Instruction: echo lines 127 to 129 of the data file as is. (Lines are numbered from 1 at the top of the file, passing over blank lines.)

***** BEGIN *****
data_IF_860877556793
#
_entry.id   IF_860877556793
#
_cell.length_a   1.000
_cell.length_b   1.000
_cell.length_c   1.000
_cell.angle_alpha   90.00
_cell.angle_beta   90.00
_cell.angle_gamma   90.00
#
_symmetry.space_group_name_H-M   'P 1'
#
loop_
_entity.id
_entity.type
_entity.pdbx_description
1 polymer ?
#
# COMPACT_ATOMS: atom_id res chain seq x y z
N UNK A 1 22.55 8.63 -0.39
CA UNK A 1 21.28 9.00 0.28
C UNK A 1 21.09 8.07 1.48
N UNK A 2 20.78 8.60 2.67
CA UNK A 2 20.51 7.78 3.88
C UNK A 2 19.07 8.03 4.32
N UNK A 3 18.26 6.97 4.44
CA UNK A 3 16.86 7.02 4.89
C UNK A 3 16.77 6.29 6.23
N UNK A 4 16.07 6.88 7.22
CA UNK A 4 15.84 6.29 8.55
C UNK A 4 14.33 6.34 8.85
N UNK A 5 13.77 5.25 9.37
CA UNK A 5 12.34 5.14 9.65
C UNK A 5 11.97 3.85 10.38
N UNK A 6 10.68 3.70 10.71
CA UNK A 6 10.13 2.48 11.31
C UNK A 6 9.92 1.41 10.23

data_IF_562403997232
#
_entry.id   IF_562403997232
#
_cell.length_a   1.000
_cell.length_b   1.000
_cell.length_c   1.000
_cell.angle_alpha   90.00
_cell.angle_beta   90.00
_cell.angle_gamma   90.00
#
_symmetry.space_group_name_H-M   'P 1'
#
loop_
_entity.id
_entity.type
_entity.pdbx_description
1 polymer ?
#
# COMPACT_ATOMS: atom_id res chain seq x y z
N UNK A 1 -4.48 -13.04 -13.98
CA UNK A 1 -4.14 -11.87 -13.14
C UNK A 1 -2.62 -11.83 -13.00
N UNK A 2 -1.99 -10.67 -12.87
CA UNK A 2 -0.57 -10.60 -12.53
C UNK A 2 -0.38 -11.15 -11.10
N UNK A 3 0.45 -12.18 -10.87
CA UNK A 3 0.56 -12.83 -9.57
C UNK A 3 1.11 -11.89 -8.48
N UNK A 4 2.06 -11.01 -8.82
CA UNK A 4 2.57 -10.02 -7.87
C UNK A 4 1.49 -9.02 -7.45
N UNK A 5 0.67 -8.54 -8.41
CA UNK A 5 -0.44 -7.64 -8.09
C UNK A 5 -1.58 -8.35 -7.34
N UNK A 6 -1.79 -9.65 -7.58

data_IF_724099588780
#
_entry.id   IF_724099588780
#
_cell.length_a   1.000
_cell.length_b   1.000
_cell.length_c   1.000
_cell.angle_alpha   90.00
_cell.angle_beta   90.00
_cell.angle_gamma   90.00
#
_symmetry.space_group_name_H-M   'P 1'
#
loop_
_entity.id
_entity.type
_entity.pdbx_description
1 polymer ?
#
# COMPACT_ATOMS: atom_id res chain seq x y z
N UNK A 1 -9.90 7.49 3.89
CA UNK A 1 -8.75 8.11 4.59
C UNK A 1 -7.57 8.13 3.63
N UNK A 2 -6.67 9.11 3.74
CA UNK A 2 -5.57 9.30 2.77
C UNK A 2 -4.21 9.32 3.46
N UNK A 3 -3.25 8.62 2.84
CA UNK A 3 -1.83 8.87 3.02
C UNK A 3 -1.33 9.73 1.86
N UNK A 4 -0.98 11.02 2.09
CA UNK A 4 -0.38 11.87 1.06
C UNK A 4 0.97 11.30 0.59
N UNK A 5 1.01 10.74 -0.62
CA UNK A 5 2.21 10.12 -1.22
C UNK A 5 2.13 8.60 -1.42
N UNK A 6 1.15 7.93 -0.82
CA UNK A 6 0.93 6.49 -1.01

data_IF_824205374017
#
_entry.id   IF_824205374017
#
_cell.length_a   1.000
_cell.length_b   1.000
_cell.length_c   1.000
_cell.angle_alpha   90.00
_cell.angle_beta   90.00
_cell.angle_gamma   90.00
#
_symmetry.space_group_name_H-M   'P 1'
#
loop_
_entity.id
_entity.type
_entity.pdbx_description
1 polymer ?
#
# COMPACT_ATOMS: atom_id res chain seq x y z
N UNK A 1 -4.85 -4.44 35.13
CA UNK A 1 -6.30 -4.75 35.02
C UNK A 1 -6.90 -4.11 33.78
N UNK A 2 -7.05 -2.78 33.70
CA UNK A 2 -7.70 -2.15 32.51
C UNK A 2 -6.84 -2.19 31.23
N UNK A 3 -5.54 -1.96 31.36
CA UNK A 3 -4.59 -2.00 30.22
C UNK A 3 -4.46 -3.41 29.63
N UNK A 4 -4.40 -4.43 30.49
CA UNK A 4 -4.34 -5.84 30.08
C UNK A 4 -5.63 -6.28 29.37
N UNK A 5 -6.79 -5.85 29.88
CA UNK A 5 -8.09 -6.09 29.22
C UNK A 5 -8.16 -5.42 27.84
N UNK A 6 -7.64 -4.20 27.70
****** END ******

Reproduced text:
_entity.type
_entity.pdbx_description
1 polymer ?